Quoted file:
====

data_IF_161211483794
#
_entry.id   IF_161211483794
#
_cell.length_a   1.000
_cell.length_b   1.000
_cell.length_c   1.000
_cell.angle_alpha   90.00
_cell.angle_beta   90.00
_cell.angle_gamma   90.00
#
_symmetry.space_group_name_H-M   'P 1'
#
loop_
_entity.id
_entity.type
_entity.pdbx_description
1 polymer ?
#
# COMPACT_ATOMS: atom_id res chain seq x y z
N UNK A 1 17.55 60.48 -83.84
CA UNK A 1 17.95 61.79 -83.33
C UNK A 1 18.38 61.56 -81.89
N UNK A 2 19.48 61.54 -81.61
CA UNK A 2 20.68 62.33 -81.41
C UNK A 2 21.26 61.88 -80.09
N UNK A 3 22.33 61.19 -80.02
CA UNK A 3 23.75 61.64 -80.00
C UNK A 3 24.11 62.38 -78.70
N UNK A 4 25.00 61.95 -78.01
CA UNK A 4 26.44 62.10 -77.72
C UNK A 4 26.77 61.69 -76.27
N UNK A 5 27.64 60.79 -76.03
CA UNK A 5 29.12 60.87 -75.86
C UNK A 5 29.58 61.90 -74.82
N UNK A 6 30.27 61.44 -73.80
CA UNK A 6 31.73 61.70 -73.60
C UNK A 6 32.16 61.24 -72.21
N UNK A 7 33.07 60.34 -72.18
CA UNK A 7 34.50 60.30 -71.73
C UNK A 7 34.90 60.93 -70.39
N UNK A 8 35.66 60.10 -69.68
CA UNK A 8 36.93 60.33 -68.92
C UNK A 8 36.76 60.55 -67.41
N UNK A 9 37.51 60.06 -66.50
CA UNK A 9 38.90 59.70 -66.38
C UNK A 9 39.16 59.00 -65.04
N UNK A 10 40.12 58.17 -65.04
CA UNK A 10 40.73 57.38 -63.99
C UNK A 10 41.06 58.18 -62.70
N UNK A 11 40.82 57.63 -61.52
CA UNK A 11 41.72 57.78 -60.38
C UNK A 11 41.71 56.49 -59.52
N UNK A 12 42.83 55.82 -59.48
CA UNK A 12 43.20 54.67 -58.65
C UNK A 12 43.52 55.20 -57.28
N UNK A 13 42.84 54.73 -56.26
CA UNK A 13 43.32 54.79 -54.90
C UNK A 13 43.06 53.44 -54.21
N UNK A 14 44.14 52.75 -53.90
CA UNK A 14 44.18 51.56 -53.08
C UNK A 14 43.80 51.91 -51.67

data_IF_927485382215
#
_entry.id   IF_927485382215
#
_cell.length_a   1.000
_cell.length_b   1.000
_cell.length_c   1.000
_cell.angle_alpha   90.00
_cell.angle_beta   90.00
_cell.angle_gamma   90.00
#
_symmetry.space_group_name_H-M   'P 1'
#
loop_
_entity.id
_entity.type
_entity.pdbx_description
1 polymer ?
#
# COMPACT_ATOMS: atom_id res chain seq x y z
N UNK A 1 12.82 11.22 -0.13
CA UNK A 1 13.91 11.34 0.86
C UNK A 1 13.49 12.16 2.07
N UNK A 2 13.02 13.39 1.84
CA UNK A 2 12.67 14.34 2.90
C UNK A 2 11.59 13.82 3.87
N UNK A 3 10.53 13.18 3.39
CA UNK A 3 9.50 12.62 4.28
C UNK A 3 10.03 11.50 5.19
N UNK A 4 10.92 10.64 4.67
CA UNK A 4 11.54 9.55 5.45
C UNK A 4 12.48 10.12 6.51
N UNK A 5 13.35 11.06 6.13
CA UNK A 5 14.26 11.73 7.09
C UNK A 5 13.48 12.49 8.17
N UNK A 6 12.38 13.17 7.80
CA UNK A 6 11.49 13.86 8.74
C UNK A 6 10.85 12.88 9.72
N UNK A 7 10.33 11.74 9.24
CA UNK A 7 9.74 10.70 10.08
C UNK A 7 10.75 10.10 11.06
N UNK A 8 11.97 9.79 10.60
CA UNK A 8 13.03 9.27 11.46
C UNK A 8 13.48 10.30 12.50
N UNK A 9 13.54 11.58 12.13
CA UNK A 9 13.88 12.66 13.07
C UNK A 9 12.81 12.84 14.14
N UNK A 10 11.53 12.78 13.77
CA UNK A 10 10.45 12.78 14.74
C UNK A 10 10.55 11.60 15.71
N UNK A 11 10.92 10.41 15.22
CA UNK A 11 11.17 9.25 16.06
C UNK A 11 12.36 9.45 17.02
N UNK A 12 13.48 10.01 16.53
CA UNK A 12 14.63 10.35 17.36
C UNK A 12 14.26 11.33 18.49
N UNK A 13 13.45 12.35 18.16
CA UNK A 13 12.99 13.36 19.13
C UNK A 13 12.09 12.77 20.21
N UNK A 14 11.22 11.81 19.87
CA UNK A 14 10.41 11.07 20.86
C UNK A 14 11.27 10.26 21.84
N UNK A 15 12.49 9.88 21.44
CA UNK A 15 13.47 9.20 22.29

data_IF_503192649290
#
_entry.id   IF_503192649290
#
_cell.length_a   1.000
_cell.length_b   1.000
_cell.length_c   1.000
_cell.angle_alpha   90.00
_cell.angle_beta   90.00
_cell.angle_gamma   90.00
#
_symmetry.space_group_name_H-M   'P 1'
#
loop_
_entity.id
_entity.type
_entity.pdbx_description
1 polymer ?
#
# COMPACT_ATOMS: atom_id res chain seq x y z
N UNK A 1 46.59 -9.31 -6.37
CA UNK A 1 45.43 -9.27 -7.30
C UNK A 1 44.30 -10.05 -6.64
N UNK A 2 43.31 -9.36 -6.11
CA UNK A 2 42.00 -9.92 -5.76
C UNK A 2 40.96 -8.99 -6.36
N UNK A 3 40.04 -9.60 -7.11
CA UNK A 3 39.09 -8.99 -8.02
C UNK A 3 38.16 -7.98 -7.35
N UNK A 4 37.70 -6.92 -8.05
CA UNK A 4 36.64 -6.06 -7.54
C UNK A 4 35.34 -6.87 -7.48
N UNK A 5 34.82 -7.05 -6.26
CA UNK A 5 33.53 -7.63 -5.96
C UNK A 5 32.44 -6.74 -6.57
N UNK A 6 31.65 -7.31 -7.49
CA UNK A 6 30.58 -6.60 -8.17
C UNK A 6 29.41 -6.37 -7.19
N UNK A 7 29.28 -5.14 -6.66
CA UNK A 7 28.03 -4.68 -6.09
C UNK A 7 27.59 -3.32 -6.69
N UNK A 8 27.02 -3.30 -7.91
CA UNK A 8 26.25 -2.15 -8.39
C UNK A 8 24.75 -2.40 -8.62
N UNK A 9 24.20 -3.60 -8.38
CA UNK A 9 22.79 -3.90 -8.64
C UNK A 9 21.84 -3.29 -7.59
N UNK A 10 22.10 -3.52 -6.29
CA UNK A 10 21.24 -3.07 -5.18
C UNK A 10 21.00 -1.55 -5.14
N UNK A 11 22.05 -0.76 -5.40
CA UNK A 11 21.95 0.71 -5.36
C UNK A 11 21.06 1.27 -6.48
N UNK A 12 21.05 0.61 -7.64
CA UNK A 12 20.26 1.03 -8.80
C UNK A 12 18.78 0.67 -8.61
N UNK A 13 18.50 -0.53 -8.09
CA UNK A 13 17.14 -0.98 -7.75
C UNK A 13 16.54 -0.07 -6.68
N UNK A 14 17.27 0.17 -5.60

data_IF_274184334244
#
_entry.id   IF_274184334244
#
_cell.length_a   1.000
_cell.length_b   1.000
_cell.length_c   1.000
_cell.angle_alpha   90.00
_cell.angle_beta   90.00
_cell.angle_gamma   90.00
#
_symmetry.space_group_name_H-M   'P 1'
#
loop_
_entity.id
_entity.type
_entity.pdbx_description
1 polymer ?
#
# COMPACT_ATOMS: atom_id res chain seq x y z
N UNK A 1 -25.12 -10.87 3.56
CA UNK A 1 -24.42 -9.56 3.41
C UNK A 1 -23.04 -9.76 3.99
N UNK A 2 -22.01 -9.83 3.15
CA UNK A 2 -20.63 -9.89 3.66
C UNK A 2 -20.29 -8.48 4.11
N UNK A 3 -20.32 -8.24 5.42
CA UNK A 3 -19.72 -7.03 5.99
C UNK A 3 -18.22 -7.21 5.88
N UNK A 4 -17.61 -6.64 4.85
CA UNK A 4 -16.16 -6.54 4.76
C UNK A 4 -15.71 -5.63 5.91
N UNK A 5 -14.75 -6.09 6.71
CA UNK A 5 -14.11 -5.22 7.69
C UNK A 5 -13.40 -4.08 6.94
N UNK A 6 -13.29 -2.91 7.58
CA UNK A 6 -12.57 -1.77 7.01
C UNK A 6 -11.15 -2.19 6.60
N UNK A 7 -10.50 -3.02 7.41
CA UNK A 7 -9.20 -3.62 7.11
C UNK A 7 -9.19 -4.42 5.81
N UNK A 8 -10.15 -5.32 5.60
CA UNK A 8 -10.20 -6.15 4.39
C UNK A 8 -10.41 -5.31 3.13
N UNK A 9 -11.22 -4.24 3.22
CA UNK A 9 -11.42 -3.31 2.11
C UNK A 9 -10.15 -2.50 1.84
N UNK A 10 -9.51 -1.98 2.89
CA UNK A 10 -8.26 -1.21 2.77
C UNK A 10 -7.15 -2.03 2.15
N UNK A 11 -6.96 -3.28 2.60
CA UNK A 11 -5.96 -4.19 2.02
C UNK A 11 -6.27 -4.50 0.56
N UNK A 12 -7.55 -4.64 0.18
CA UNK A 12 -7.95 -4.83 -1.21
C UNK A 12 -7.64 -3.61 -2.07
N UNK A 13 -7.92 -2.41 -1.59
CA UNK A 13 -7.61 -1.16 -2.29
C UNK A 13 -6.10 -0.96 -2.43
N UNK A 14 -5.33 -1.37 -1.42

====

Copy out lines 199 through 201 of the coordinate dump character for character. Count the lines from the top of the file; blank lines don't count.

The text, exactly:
#
loop_
_entity.id